Rhetoric of Digital Design

Fall 2014
Professor O'Gorman

Seminar Presntation with Notes (20%)
Minor Design Project with Essay (10% +10%)
Major Design Project with Individual Essay (20% + 20%)
Blog (10%)
Participation (10%)

Seminar Presentation with Notes (20%)

Each student will prepare a presentation based on a weekly reading, covering key points, specialized terms, and items of contention or discussion. Your presentation should be as attentive to stimulating discussion as it is to the theatrics of powerpoint. This is not simply a summary of the reading, although you must give a comprehensive overview of the text; instead, the goal of the presentation is to "translate" the weekly reading so that it is relevant within the context of previous and future course readings and assignments. You should make use of audio/visual materials of your choice to enhance the quality of the presentation. Don't just present the text (and most especially, don't just read notes from a page) -- engage your colleagues in a discussion of the issues.
In preparation for the presentation, each student will write a set of reading notes based on the instructions below. Ideally, you should be taking notes like this for each course reading. Taking notes ensures that the readings have a better chance to be stored in your internal hard drive (hypomnesis), where they participate actively in your individuation. You should leave the course with key concepts that you can employ in writing, design, and thinking for the rest of your life. My recommended note-taking method, which is also a mnemotechnic, is as follows:

1. Do the reading.
2. As you read, underline or outline passages that you feel are of significance. What is significant? Anything that will help you explain the reading to others, anything that reminds you of other readings, anything that coincides with popular culture and current events.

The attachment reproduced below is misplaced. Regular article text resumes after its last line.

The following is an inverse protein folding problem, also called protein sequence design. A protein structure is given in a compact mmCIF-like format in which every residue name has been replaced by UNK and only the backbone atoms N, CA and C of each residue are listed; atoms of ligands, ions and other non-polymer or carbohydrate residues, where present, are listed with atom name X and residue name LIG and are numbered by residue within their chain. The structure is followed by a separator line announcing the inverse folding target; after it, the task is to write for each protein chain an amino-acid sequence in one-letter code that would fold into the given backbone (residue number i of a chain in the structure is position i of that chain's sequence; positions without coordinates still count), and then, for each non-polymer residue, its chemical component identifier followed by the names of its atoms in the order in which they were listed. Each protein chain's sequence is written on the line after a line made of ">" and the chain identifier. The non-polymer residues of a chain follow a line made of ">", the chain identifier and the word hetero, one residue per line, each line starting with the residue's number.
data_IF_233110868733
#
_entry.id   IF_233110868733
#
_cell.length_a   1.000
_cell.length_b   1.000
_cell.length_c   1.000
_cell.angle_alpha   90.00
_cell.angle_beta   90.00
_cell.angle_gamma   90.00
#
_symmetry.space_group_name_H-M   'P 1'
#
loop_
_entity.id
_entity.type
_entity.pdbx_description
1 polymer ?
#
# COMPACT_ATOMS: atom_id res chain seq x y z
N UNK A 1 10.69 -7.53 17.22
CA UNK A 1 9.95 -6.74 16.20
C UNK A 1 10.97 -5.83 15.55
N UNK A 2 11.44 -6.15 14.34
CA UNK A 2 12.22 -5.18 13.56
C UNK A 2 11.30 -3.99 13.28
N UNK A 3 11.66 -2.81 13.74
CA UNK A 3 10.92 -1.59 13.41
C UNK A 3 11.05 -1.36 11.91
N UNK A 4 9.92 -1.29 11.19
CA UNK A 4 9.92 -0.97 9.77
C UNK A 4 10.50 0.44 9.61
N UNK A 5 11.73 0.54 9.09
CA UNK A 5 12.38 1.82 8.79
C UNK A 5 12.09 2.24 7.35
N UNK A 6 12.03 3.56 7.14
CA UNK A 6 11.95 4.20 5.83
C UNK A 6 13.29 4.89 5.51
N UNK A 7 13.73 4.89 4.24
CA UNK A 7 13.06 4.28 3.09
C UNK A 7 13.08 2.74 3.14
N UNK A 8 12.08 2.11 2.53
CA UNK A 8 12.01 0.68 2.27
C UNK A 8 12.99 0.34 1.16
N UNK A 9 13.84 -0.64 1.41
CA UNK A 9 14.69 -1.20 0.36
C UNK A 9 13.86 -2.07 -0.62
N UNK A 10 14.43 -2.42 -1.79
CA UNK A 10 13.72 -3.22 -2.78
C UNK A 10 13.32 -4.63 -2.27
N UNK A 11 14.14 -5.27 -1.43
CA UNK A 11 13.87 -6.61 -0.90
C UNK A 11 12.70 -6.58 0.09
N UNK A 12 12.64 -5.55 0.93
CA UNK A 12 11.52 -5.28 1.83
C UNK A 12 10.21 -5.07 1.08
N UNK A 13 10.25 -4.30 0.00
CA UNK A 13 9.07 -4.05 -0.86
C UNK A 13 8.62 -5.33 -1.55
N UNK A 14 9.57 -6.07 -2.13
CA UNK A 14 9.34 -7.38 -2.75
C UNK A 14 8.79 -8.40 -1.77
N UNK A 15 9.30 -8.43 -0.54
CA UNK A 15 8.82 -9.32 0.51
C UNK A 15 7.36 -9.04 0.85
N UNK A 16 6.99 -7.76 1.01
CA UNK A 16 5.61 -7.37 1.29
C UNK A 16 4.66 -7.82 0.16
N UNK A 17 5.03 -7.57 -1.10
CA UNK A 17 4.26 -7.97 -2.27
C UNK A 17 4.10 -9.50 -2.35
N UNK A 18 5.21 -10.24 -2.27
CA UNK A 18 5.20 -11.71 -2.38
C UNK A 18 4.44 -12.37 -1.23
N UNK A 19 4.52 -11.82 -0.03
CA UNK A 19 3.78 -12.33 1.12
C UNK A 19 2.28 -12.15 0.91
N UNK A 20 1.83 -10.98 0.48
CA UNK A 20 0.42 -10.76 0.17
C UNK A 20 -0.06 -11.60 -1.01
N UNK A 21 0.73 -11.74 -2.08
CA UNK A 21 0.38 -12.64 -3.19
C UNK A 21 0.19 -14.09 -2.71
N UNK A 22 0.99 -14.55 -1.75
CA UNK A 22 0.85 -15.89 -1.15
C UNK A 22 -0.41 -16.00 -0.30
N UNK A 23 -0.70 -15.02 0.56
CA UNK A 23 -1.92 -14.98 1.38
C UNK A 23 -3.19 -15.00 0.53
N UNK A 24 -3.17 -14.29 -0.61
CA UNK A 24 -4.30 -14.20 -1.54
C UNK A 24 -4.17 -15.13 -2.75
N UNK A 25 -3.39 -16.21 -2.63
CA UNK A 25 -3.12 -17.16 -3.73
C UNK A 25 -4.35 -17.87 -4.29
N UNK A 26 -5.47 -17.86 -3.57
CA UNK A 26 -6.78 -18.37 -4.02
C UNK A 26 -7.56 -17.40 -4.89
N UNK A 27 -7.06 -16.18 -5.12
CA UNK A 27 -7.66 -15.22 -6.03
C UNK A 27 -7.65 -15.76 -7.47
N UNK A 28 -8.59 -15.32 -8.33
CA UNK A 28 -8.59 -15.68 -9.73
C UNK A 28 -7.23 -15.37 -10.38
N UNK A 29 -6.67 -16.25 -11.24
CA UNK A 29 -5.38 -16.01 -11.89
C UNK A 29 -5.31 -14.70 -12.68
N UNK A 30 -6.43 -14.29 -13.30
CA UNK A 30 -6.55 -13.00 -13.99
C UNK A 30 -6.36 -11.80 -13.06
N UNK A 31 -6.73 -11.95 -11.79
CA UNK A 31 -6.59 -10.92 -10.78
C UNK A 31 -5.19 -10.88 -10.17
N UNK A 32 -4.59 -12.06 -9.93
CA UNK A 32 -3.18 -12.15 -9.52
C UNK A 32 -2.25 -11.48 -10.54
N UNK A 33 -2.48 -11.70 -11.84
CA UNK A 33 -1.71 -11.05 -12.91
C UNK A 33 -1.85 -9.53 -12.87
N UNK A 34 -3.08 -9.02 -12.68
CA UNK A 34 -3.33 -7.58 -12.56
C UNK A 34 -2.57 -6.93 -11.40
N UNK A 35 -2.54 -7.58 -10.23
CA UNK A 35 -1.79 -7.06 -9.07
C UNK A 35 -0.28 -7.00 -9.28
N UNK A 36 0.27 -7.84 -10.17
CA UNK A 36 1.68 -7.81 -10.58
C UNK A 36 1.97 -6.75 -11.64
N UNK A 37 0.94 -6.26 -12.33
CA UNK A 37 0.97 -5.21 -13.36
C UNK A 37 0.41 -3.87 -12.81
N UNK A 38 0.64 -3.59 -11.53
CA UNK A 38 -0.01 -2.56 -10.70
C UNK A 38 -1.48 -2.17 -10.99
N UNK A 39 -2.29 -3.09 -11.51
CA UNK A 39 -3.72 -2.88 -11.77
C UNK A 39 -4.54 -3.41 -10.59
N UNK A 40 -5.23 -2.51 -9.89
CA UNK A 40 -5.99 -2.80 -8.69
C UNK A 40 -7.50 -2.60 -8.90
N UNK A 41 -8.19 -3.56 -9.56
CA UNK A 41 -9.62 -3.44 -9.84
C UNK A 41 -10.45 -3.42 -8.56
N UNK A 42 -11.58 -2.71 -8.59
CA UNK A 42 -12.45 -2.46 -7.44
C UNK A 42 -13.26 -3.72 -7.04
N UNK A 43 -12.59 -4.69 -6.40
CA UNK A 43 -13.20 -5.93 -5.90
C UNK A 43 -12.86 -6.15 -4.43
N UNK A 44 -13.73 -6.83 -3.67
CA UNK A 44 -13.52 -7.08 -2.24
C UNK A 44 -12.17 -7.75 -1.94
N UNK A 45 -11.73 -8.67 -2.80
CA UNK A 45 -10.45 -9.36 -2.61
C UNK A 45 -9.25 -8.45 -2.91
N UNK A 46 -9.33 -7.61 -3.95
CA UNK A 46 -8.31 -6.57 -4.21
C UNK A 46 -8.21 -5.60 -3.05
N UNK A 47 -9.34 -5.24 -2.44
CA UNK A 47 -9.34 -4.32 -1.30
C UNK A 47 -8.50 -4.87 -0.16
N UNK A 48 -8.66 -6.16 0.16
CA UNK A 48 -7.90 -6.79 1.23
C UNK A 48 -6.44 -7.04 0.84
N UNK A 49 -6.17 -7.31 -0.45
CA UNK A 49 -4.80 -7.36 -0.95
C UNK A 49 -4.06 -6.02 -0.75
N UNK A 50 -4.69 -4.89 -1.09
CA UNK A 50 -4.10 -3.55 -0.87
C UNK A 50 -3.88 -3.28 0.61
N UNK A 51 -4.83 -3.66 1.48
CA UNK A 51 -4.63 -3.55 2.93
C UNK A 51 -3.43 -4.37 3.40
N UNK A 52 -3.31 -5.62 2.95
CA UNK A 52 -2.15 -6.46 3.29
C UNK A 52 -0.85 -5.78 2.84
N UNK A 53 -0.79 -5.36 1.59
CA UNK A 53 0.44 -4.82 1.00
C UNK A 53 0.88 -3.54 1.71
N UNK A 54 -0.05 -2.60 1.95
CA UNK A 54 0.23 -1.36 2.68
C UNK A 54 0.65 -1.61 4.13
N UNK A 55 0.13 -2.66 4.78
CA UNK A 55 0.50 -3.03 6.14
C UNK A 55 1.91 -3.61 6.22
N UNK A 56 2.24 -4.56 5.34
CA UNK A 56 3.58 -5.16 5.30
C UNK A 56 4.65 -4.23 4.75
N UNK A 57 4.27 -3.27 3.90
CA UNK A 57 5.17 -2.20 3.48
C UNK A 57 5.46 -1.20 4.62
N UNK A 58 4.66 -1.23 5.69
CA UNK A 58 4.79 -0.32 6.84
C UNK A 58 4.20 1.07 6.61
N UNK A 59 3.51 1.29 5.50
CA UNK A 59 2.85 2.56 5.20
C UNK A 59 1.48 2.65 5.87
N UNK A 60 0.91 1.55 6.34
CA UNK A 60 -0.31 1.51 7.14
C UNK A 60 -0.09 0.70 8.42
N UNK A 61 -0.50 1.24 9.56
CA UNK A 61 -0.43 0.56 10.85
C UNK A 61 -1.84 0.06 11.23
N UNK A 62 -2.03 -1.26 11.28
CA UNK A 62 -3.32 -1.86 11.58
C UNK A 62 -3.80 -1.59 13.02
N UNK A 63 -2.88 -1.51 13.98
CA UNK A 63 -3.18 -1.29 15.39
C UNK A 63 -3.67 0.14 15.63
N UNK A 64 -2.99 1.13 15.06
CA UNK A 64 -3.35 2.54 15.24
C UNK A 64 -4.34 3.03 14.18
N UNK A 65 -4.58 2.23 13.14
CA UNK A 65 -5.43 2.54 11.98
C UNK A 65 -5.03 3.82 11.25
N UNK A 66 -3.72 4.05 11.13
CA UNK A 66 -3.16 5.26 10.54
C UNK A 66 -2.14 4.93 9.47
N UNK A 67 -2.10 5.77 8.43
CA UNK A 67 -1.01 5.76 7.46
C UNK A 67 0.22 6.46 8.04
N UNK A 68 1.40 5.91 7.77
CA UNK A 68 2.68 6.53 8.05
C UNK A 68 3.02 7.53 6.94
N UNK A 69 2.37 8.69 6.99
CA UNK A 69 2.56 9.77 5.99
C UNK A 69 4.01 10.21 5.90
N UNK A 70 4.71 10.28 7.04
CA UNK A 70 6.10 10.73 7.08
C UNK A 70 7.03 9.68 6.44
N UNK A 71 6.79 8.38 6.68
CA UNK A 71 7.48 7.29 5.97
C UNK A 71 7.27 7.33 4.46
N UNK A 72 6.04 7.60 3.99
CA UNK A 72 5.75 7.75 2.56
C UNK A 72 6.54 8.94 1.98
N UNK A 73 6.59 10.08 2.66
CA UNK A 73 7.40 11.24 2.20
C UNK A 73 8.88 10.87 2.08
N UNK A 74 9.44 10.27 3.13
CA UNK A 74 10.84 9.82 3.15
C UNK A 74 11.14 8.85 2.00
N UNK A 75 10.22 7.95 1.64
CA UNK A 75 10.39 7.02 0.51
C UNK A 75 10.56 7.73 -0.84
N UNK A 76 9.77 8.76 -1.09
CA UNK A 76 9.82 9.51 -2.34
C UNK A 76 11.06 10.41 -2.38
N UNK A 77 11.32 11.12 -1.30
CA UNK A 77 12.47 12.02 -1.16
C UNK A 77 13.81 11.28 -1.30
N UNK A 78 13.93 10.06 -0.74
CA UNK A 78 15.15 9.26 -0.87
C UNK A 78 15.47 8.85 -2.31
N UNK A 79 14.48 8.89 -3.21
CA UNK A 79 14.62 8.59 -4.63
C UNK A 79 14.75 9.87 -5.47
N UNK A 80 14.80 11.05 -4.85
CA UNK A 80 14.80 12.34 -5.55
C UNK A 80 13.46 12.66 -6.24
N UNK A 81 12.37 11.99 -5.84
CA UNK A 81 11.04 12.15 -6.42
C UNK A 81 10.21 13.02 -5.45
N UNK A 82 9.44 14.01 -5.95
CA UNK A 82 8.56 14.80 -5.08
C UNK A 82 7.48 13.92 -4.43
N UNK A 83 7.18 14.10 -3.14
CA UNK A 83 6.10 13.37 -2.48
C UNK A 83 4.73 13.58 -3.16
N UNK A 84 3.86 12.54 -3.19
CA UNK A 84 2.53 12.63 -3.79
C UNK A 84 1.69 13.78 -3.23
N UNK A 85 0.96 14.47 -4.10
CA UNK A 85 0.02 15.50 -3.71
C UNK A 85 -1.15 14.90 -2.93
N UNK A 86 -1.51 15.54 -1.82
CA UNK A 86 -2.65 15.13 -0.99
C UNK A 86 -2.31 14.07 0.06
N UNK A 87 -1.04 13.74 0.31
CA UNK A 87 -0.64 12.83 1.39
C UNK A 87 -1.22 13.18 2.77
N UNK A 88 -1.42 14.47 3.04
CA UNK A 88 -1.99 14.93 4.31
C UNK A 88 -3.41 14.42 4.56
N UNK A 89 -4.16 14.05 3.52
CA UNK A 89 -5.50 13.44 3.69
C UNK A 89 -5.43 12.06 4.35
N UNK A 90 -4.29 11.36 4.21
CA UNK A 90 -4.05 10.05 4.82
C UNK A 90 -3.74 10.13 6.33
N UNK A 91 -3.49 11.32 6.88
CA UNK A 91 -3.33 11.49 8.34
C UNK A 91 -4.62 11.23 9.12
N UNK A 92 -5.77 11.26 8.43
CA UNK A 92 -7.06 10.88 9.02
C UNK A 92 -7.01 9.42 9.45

3. Transcribe the significant passages in a text document, along with bibliographical information and page number.
4. Under the transcribed passage, write a comment about why it is significant.

Notes will be graded primarily on the substance of your comments, but the form of the notes (bibliographical information, proper transcription) will also be taken into account. Post portions of your notes to the blog if you want feedback from your colleagues (and a better participation grade). The presentation grade will be based on the following components (5% each): comprehensiveness (did you cover the most important parts of the article?); relevance (did you relate the reading to other course readings or current events?); notes (based on critera above).

Minor Group Design Project (10%) with Individual Essay (10%)
Due October 16

Students will work in groups of 2 to complete a small digital design project that involves soldering together a small piece of hardware and programming it to display images with LED lights. The key component of this project will be hacking the code to transform a “cute” piece of digital jewellery into a critical object-to-think-with. Additional details will be provided in class. Technical support may be provided by the CML’s lab tech, but students are expected to respect the “Y” part of this DIY assignment. Project hardware will be funded at least in part through the CML budget. The project will be accompanied by a short essay (3-4 pages) that explains the meaning of the hack, based on course readings and additional research. Grading of the hardware project will be based on the functionality, complexity, and creativity of the hardware, code, and interface. Grading of the essay will be based on the student’s ability to demonstrate how the hadware project embodies a specific critical issue. Research materials (at least two books or articles) must be quoted directly. Additional details will be provided in class.